Skip to Main Content
It looks like you're using Internet Explorer 11 or older. This website works best with modern browsers such as the latest versions of Chrome, Firefox, Safari, and Edge. If you continue with this browser, you may see unexpected results.

African American Music Appreciation Month: Blues and Jazz

June is the month dedicated to the appreciation of African American music. It was first created by President Jimmy Carter in 1979 as Black Music Month and renamed by President Barak Obama to African American Music Appreciation Month in 2009.

African American Music

There is no denying that Blues and Jazz has had an enduring influence on America's music and culture. They inspired expression, improvisation, and interaction. Blues and Jazz had a significant social impact as well. The Blues were an expression of the human experience and gave a voice to those in society who needed it. It affirmed the identity of African Americans. Blues and Jazz have inspired other genres like rock 'n' roll, R&B (rhythm and blues) and hip-hop. 

Below is some history on the origins of Blues and Jazz and some performances from big names in both genres. 

Check out MPLs Spotify Playlist of influential Blues and Jazz artists!

The Blues

"Originating on plantations in the 19th Century, the Blues is deeply rooted in various African American songs such as work songs, spirituals, and country string ballads. From the Blues, we get many of the elements of jazz, such as the wide use of seventh chords and the Blues scale." -- Hoffman Academy


"Jazz rose from New Orleans as "Dixieland," blending together the uniquely African American sounds of the Blues, Ragtime, and Afro-Caribbean music. The Jazz Age (1920s-30s) was an important period in America's music history due to the significant cultural shift taking place in a post- World War I society. Jazz was about celebration, joy, rebellion, and dancing! It brought an element of freedom  back into people's lives after the hard times of war." -- Hoffman Academy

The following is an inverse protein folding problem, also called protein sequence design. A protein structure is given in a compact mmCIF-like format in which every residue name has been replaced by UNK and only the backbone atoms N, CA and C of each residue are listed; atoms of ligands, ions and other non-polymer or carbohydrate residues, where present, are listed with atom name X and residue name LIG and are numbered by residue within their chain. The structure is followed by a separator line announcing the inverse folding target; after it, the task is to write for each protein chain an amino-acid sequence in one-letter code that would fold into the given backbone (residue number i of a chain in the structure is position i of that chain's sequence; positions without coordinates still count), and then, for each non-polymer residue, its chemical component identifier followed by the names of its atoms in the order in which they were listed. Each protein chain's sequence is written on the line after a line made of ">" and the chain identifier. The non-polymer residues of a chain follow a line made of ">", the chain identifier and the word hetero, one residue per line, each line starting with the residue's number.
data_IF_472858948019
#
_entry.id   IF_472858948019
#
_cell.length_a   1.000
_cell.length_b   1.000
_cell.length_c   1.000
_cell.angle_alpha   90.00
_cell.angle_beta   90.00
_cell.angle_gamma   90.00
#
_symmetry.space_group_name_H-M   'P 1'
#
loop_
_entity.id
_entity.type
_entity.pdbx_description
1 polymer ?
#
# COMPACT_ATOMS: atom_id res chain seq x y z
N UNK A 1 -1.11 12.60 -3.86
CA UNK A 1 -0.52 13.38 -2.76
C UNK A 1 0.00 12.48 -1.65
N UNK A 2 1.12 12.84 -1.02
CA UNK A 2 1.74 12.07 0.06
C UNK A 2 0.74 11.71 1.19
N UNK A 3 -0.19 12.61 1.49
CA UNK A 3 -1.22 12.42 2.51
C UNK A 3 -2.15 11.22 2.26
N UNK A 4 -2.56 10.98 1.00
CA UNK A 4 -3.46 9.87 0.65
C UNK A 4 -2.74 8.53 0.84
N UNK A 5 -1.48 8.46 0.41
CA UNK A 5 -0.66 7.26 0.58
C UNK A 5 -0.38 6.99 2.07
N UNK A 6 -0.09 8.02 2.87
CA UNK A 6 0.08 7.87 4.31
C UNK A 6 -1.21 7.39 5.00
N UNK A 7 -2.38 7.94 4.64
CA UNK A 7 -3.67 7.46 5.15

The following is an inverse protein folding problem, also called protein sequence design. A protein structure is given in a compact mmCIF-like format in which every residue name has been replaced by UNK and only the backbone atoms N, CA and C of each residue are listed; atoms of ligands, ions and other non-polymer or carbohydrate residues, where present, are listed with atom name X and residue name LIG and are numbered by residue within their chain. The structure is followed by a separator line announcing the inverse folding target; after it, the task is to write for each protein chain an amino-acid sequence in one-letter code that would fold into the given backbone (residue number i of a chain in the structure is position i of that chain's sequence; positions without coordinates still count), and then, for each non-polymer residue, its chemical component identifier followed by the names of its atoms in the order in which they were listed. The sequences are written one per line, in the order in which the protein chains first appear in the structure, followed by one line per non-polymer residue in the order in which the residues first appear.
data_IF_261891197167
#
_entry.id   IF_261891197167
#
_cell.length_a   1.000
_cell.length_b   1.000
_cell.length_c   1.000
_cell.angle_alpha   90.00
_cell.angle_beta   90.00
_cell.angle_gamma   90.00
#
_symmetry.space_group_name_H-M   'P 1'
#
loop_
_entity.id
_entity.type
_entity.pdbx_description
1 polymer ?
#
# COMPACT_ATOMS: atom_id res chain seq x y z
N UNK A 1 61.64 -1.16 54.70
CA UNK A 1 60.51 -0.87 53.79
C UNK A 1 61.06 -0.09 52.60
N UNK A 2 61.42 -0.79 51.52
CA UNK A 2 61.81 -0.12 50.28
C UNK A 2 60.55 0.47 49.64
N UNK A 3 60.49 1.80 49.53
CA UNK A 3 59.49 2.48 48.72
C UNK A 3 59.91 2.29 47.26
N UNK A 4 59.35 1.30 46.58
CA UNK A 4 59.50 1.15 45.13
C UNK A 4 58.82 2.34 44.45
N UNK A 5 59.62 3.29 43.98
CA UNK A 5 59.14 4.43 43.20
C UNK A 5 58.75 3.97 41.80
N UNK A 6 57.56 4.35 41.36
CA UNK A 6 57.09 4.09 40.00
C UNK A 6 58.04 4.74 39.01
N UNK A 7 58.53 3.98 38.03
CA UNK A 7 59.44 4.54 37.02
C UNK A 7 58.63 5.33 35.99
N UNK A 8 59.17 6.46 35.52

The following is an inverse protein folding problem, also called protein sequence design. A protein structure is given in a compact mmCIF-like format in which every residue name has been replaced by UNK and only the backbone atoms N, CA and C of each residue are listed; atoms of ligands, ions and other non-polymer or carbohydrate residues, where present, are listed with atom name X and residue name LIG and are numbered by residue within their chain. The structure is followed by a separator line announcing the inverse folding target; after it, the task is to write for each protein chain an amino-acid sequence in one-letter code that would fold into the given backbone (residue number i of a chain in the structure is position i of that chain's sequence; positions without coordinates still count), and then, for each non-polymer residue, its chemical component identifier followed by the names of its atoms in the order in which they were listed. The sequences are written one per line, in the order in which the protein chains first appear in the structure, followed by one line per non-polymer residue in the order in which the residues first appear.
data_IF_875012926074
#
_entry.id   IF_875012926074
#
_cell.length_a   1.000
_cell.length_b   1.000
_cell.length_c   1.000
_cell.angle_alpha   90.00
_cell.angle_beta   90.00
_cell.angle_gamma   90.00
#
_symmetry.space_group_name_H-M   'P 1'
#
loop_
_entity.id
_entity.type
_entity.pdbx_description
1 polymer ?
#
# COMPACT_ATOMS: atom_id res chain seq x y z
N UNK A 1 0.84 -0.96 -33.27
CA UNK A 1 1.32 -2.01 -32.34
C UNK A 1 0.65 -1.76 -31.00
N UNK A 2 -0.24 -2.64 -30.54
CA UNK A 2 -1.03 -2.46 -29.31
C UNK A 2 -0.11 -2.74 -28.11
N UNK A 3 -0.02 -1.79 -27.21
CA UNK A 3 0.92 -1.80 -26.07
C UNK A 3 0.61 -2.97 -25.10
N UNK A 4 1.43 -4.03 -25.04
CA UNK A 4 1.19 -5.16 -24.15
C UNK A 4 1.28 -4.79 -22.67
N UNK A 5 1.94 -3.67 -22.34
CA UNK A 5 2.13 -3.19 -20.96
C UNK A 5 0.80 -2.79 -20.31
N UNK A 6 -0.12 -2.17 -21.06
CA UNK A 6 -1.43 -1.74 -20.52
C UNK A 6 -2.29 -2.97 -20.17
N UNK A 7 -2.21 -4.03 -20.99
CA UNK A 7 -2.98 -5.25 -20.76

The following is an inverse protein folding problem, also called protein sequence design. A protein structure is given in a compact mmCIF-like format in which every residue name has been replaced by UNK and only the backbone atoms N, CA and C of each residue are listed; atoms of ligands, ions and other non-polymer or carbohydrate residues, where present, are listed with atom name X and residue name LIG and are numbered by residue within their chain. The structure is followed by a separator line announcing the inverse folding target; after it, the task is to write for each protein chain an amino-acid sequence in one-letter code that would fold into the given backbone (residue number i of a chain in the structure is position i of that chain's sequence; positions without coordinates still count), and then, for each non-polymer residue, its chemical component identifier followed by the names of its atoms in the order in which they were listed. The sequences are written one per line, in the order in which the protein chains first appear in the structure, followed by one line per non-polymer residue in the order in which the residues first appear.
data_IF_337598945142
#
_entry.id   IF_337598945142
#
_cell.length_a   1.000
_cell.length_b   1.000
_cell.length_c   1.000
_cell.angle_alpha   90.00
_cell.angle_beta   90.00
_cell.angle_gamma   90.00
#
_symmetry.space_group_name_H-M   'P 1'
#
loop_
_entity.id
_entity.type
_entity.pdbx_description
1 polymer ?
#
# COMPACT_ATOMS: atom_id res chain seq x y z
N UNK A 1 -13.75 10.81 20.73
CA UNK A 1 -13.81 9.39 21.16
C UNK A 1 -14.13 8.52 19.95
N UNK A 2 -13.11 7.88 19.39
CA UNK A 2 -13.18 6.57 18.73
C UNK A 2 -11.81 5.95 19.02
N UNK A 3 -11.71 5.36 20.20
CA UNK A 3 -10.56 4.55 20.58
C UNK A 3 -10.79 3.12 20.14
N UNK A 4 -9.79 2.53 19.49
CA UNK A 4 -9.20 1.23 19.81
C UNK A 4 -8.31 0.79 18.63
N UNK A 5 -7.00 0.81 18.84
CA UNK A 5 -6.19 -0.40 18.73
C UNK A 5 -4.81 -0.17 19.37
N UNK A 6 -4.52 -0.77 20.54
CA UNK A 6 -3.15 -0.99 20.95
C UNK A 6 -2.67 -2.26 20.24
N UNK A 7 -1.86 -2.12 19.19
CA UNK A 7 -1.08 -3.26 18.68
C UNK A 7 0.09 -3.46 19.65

Louis Armstrong (1901-1971)

"As the most accessible of all jazz performers and a universally beloved figure, Louis Armstrong introduced jazz to a countless number of listeners while symbolizing the music for millions. His importance to jazz, whether through his solos, singing or ability to win over listeners, cannot be measured. The history of jazz, American music and music in general would be much different if there had not been a Louis Armstrong." -- Scott Yanow, Biography

B.B. King (1925- 2015)

"He was the great exponent of the blues. The man who made his guitar express every imaginable blues emotion. The blues legend everyone admired. The man who played for Presidents and a musician so well known that his guitar, which he named Lucille, was known to every lover of the blues." -- Bruce Elder, The Sydney Morning Herald

Ella Fitzgerald (1917-1996)

"Fiercely career focused from her teens through her 70s, she maintained an exhausting tour schedule and amassed a discography than runs to more than four-dozen studio releases, hundreds of singles and one of jazz’s widest, richest arrays of live albums. Never, even long past reaching the pinnacle, did she cease honing her preternatural technical, interpretive and improvisational skills. It is an extraordinary legacy—one that has affected pretty much every jazz singer who’s followed in her wake and still resonates strongly among today’s foremost practitioners." -- Christopher Loudon, Jazz Times